Saturday 14 May 2022

Synodality in the context of Syro Malabar Church: an inherently Synodal Church

 Synodality in the context of Syro Malabar Church: an inherently Synodal Church

Dr Martin Thomas Antony

The Universal Church is journeying together as a communion of different individual churches of various traditions and rites. It is beautiful that this communion of churches travelling together complemented each other in their diverse traditions and spirituality in partnership. 

Pope Francis’ call for a Synodal Church.

Pope Francis has called for a synodal Church in the context of the Synod 2023, the fiftieth anniversary of the institution of the Synod of Bishops. Church in the third millennium is at the crossroads due to various issues like the global pandemic, conflicts in the world, climate change, inequality and injustice across humanity due to racism, violence, persecution etc.  Within the Church, there are examples of sufferings due to sexual abuse, abuse of power and conscience perpetrated by a significant number of clerics and consecrated people . It seems that the Church needs to find its way back to the Church of our Lord Isho Mshiha as witnessed by the Apostles and Church Fathers. This is to bring back the original mission and authentic life of the Church. Pope Francis desires to transform the Church to be synodal- walking together towards God with unity and partnership in all layers of hierarchy. 


The Word Synod came from the Greek words Syn and Hodos means same way/path. The meaning is walking together or journeying together. The Latin word os councilum. In Christian Churches, synods are local or provincial assemblies of Bishops. Governing councils of autocephalous churches and autonomous Eastern Catholic churches are also called synods. In the early Church, ecumenical synods were called by an emperor or authority to resolve questions of theology, discipline or administration to ensure Churches 'walking together'.

Synodality: Fidelity to Apostolic traditions.

Synodality is embracing the Holy tradition, revival of the oldest tradition of Church governance . Synods were standard in Church life in the early period.  The Acts of Apostles vouches for the synodality of the Apostolic period in the selection of the seven deacons  and in the Synod of Jerusalem . 

The Council of Nicaea stipulated that Bishops should hold synods twice a year and the council of Trent ordered every bishop to hold synods annually in his diocese . The Vatican Council II described the church as people of God. Lumen Gentium describes the collegial relationship between the Pope and the Bishops. Post conciliar documents further went on to hold the view that the collegial relation between Bishops to their Priests and between Priests to their people .

Church of Saint Thomas Christians: inherently Synodal- The Christian republic.

In the context of Pope Francis’ call for a Synodal Church, Syro Malabar Church is also preparing to restore the early Church’s tradition of Synodality. The Church of Saint Thomas Christians was Synodal from the very early period in such a way that the governance of the Church was like a Christian republic as narrated by the early Portuguese writers . 

Judeo Christian tradition

Syro Malabar Church is the continuation of the ancient Apostolic Church of Saint Thomas in India in the Universal Catholic Communion. The Church of Saint Thomas Christians was the continuation of the Judeo-Christian community of the Apostles and disciples. As narrated in the Holy Bible, the earliest Church was synodal in governance. The Acts of Apostles portrays synodality in the early Church. In the Jerusalem Synod and the selection of seven deacons, the whole church was involved in the decision making, not just the Apostles and elders (the clergy) . Synods are a collegial way of governance of the Church in contrast to the hierarchical governance which crept into the Church when it became more Imperial, especially in the Greco Roman Churches. The Judeo-Christian Syriac Churches continued their synodal model of governance and collegiality. Thus, the Bishops remained spiritual leaders rather than rulers. Acts of Apostles narrates about separating temporal and spiritual roles and the Apostles wanted to remain as spiritual leaders.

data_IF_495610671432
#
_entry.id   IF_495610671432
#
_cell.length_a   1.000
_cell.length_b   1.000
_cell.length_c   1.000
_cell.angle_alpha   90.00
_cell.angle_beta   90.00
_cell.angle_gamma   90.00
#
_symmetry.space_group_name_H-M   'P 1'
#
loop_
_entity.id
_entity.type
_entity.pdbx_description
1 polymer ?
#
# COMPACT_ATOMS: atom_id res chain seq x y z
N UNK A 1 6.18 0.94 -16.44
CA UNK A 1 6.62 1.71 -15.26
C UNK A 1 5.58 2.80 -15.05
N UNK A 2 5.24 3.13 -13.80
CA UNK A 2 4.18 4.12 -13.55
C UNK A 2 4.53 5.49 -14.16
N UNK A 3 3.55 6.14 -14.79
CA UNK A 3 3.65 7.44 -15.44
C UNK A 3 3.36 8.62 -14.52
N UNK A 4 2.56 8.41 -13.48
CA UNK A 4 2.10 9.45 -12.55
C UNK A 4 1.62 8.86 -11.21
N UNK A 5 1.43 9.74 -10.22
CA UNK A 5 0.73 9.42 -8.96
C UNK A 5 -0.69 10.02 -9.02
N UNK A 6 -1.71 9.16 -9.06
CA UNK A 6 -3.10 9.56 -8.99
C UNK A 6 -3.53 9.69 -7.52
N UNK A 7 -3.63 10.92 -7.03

Synodality of Thomas Christians- The Christian republic

Until the advent of the Portuguese missionaries, the Church of Saint Thomas Christians was governed by Synods comprising of laity and clergy. The bishops who were usually monks from a remote monastery were spiritual leaders while the clergy and laity governed the Church. There were synods in three tiers. The Parish level assembly was called Edavaka palliyogam, a regional assembly called Pradeshika palliyogam and a national assembly, the Maha palliyogam. The edvaka palliyogam or parish assembly was the general council of the parish involving the vast majority of the laity.  The Edavaka palliyogam had the power and authority to approve the priests. Without the approval of the edvaka palliyogam, a priest could not be ordained. This certificate of the synod was called desakkury or the certificate of the local congregation. Those priests who were ordained by the European Missionary Bishops without the desakkury were not accepted by the community of Saint Thomas Christians and they had to join the Latin rite. All the temporal matters were governed by these assemblies or palliyogams. All the civil and criminal disputes among Christians were also dealt with by these palliyogams.